Tensions between academics have been cited as one reason why the University of Birmingham’s sociology department should be closed.
A report to the university’s governing council following a review of the department says “poor relations” between some academic members of staff are “impeding the department in generating significant internal momentum for improvement”.
The report, by Edward Peck, head of Birmingham’s College of Social Sciences, recommends that the department close, along with its degree programme in media, culture and society.
Aside from the employee discord, Professor Peck has given several other reasons for his recommendation. These include the department’s failure to achieve even a “modest” performance in the 2008 research assessment exercise, falling numbers of undergraduate applicants, problems with the supervision of postgraduate students and a low level of research grants.
He advocates transferring an undergraduate programme in sociology to the School of Social Policy and retaining just three members of staff. This would leave the other 12 full-time staff members facing redundancy.
But the review group has been criticised by the University and College Union because no member of the department was included in it.
According to Professor Peck’s report, the “strained relations between some members of academic staff” were responsible for this, as it “would be difficult to select individuals to represent the views of others”.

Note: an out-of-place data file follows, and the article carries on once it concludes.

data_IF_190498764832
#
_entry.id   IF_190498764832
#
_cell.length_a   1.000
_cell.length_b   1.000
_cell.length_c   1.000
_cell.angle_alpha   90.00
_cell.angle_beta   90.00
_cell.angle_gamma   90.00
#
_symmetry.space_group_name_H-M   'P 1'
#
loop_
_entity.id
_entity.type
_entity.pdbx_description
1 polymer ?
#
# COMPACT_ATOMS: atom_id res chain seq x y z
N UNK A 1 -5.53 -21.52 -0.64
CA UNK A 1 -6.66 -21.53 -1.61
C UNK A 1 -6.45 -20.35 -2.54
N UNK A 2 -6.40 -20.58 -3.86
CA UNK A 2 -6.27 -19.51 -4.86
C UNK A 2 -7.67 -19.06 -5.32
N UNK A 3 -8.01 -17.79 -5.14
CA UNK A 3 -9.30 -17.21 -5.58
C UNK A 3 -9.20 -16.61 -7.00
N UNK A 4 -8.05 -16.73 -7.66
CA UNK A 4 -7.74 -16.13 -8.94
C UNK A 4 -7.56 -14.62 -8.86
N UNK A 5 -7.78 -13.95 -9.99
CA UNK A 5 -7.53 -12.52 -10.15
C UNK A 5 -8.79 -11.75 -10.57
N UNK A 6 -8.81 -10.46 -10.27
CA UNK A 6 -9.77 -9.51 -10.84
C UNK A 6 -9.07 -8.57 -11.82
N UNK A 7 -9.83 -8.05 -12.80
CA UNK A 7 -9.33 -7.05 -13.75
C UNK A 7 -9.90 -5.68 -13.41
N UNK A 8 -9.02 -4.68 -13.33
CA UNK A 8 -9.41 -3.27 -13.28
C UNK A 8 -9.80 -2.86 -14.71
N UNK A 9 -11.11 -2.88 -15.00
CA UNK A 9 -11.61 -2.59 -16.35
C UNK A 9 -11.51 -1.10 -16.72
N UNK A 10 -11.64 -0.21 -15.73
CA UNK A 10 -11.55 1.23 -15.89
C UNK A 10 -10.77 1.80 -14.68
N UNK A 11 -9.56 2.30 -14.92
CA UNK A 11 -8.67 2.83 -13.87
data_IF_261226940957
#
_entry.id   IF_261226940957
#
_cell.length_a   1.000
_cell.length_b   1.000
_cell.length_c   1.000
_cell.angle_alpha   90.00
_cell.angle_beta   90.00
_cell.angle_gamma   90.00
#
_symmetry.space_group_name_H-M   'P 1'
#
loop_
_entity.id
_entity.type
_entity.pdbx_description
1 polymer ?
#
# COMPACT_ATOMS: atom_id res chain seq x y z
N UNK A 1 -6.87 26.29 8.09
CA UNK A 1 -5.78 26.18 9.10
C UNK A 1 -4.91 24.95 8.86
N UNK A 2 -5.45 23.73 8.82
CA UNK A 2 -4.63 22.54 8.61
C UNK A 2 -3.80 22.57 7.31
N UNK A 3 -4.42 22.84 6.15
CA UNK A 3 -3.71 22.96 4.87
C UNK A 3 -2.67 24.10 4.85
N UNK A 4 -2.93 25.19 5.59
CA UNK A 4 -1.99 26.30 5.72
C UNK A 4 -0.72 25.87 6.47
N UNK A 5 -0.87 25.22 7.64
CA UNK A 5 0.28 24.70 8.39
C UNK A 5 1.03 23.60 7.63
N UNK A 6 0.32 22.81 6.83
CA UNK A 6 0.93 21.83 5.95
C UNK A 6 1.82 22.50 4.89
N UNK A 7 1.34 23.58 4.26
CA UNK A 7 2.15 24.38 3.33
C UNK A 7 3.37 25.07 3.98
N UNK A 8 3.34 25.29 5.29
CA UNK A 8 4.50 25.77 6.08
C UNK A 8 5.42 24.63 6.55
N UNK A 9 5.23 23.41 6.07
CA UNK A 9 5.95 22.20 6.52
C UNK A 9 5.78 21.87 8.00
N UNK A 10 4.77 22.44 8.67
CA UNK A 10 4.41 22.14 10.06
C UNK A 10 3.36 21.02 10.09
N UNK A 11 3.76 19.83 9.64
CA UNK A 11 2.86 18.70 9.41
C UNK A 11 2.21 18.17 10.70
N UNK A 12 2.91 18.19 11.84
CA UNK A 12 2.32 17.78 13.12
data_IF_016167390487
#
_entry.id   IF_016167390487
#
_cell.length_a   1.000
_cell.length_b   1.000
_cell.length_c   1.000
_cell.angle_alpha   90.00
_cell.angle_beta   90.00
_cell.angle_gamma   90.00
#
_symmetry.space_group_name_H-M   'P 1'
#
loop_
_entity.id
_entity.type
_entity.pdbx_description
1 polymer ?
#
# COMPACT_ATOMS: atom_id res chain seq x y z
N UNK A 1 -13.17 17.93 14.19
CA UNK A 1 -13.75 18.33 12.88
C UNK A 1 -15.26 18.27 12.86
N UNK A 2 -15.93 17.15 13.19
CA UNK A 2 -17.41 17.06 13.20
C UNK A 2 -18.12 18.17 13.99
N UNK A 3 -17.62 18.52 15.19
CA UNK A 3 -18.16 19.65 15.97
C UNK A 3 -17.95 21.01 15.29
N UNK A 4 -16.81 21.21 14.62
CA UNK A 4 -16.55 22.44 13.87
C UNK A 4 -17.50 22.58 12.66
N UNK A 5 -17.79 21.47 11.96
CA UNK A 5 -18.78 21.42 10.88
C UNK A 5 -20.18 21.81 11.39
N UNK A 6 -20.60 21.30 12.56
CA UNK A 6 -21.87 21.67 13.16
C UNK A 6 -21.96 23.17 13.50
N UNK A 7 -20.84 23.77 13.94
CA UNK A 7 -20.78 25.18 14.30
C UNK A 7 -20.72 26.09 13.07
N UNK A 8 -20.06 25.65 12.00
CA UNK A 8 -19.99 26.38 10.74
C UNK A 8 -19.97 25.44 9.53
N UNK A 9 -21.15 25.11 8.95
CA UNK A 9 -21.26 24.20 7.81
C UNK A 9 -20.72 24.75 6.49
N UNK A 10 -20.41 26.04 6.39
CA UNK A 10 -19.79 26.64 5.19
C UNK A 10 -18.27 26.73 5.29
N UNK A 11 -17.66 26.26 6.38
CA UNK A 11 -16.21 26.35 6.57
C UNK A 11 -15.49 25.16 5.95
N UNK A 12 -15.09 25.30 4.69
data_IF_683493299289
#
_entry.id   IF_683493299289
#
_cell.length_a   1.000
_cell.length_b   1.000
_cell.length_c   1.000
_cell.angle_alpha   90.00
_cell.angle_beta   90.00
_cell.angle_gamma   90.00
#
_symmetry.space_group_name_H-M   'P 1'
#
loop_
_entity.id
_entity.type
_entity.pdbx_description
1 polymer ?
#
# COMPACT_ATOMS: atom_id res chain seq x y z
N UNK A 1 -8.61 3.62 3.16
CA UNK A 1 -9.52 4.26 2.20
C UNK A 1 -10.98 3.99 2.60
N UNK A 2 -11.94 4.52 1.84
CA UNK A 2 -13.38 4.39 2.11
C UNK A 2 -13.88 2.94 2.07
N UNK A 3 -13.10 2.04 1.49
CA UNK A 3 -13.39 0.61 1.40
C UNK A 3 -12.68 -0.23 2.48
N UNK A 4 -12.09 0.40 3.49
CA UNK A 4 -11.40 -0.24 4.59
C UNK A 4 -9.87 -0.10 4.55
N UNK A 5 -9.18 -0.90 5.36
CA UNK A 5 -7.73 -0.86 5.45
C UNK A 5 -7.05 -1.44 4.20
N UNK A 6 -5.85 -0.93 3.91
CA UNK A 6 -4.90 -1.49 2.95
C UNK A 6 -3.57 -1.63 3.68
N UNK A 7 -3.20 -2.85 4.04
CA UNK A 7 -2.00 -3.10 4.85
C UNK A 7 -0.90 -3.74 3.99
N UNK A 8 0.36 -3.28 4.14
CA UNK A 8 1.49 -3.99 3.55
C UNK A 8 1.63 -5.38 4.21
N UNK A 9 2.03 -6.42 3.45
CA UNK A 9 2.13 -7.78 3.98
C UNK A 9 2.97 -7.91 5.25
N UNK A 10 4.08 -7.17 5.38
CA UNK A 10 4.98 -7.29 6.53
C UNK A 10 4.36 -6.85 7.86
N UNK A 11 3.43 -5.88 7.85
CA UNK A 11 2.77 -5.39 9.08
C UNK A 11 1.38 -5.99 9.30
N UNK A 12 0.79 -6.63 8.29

A decision on the closure will be made by the university’s council in April 2010.
Staff in the department are contesting the recommendations, arguing that the poor RAE showing was due, in part, to a policy of hiring junior researchers: 13 of the 18 staff submitted were taking part in their first RAE.
A statement from those campaigning against the closure said: “This closure will have negative consequences for the reputation of the university and will be perceived as indicative of managerial inadequacy.”
It claimed that when the department was established in 2004, the group reviewing its research strategy had told the university to be prepared for, and support the department through, a “modest” 2008 RAE outcome.
A review of the university’s Institute of Local Government Studies (Inlogov) has also recently concluded.
It recommends “substantial streamlining” of the department, meaning seven staff are now at risk of redundancy.
A third review, of the department of theology and religion, is also under way.
A university spokesman said: “The review of activity in the Inlogov is designed to refocus the centre’s activity on areas of key academic strengths. Although some areas of activity will be reduced or withdrawn, Inlogov will continue to undertake leading research in partnership with local government agencies, and this will continue to inform delivery of a range of high-quality and relevant executive and postgraduate education.”
He added: “The review of activity in the department of sociology has involved extensive discussion with senior academic and support staff within the department.”
The Government’s ten-year framework for higher education, released this month, says it will not stand in the way of university department closures.
The framework says: “Clearly no university will withdraw from activity lightly or in response to short-term and possibly transient changes in demand. But the universities that are prepared to make difficult decisions will be more successful over the next decade than the ones that hold back.”